Essay on The Threat of Anne Hutchinson

1318 Words6 Pages
September 19, 2005
The Threat of Anne Hutchinson
What had Anne Hutchinson done?
Why was Anne Hutchinson such a threat to the Massachusetts Bay colony?
How was Anne Hutchinson's trial an ordeal for her and how was it an ordeal for the community?

Anne Hutchinson, for centuries now, has been seen as a woman who paved the way for religious freedom. She was a great leader in the cause for religious toleration in America and the advancement of women in society. Anne
Hutchinson was "a magnetic woman of extraordinary talent and intellect" as well as a woman "who quickly gained respect among Boston's women as a midwife, healer, and spiritual counselor" (AP, p. 92).
Although Hutchinson is documented to have been
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33). This is where I feel
Anne Hutchinson found herself out of favor with Colonial Governor John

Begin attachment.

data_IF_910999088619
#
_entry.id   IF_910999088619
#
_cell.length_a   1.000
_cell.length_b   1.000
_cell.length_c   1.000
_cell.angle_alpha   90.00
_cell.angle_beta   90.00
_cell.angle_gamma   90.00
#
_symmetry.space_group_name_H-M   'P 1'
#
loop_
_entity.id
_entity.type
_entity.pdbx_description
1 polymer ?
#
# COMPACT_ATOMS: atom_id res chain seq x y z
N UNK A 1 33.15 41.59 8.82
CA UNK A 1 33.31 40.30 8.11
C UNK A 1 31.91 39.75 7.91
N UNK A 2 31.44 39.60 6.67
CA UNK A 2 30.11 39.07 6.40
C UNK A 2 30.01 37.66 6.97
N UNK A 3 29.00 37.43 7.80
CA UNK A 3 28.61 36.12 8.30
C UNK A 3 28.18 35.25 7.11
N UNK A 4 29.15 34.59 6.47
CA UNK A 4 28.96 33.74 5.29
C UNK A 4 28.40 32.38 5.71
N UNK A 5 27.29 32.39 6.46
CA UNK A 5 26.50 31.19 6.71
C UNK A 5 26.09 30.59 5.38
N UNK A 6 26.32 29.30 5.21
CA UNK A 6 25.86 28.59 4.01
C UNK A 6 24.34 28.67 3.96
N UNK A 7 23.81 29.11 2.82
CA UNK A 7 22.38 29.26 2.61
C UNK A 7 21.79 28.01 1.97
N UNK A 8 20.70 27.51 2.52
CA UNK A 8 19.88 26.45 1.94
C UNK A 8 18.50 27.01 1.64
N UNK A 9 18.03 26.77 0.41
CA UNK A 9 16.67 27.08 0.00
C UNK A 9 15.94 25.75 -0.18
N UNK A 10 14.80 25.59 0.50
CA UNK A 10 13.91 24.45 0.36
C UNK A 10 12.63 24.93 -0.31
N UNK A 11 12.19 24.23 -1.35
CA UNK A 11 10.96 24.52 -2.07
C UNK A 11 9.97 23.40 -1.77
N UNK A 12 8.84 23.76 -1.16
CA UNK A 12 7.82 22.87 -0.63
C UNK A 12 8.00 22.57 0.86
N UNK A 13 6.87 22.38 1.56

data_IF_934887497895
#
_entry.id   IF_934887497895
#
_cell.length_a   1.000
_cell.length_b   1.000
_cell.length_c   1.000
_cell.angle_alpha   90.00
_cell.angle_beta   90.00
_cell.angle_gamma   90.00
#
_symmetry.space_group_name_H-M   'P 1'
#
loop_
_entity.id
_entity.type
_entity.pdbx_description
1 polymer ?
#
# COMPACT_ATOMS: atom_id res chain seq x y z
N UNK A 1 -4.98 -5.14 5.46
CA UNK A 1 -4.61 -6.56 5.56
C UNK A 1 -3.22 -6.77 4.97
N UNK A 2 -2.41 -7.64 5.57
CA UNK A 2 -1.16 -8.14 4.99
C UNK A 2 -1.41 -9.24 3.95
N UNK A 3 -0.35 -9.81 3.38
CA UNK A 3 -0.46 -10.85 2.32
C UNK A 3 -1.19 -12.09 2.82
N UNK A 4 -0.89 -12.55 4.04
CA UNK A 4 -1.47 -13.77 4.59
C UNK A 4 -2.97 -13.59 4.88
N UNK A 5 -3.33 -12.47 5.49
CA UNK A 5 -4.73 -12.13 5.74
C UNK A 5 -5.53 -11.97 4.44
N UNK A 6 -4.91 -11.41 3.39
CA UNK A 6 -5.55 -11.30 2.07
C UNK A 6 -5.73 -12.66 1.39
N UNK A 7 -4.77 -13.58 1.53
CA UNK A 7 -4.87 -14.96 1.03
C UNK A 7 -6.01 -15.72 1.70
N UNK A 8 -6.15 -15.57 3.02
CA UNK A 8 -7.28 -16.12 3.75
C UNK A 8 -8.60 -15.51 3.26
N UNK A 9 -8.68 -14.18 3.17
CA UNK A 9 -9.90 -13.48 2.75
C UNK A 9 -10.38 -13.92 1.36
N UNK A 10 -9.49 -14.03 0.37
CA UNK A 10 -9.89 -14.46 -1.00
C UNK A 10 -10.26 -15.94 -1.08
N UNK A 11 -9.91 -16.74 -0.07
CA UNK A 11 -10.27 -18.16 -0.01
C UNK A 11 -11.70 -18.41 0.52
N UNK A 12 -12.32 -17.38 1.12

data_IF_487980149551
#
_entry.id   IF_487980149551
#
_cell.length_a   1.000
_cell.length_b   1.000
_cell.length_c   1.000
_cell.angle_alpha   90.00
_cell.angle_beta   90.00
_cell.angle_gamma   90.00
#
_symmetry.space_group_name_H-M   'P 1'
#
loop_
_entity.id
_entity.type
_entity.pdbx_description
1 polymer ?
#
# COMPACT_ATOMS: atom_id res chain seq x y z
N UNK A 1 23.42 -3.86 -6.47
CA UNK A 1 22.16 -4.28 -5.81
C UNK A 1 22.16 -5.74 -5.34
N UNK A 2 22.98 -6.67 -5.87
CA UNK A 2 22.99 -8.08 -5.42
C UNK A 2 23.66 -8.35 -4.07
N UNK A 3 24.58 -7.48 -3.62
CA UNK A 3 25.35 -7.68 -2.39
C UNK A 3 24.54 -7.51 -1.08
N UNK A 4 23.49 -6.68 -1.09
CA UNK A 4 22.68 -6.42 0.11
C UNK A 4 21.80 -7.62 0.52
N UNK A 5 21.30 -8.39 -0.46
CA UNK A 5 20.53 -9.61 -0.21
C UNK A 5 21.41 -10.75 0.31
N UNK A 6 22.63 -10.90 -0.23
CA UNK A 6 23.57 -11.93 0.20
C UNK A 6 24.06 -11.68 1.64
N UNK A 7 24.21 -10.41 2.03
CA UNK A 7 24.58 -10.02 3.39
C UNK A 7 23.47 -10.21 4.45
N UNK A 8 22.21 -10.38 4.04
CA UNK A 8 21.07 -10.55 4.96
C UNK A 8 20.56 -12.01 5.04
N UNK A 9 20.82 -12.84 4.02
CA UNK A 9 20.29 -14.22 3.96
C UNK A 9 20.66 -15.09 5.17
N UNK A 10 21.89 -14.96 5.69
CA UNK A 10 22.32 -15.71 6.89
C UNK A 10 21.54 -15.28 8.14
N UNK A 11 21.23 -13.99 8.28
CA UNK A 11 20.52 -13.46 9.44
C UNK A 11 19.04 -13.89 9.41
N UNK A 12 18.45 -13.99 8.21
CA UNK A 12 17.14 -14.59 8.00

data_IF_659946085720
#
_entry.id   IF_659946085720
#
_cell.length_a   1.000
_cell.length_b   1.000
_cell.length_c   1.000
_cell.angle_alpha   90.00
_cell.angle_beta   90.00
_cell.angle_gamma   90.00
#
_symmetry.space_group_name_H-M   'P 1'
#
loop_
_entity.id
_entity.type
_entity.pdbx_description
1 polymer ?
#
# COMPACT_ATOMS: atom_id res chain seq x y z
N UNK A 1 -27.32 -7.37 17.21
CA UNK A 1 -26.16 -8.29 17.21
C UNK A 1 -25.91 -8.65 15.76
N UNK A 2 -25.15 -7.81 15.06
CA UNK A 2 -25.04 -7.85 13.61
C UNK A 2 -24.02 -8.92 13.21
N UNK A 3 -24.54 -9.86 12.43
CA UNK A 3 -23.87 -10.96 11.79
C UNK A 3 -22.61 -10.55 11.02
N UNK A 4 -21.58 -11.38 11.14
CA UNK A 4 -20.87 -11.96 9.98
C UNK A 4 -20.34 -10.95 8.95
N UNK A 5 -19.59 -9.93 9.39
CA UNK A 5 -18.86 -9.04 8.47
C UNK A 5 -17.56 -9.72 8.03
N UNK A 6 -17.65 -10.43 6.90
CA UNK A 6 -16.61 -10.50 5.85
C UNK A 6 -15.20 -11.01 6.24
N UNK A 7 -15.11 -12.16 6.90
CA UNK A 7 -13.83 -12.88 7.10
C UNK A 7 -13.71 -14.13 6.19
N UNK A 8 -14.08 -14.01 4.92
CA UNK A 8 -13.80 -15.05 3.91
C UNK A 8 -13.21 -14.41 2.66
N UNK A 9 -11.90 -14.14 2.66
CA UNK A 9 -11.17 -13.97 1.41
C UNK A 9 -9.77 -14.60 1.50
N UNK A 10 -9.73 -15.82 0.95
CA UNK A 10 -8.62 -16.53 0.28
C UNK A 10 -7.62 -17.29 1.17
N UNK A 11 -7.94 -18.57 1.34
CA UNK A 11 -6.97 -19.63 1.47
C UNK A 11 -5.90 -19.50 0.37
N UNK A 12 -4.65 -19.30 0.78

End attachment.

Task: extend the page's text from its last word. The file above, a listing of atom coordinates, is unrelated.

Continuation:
Winthrop. Winthrop, who would oversee the trial of Hutchinson, seemed to be an extremist of sorts when it came to the role of women under the Puritan religion.
He believed "women should be submissive and supportive" and that "there was ample support for his position in the Bible" (D, p. 33). The fact that Hutchinson began to reveal her own religious beliefs at her weeknight meetings held in her home was out-of-line with practices of others due to the accusations that men were present at the meetings. This was forbidden under Puritan law. Women were allowed to teach other women, almost always younger girls, but were strictly forbidden against revealing the beliefs or sermons to men. Remember, alone,
Anne was not a threat to the Puritan establishment in Massachusetts Bay.
However, as a woman leading a growing number of men, as well as women, she was a threat to their authority and had to be stopped. I feel that John Winthrop wanted Anne banished even before she was found guilty of anything.
One of the crucial beliefs of the Puritan religion was the belief in a
"covenant of grace" as opposed to a "covenant of work." A covenant of grace is the belief that "salvation came only as a free gift from God" and those who received this "would naturally live according to God's law" (D, p. 30). A
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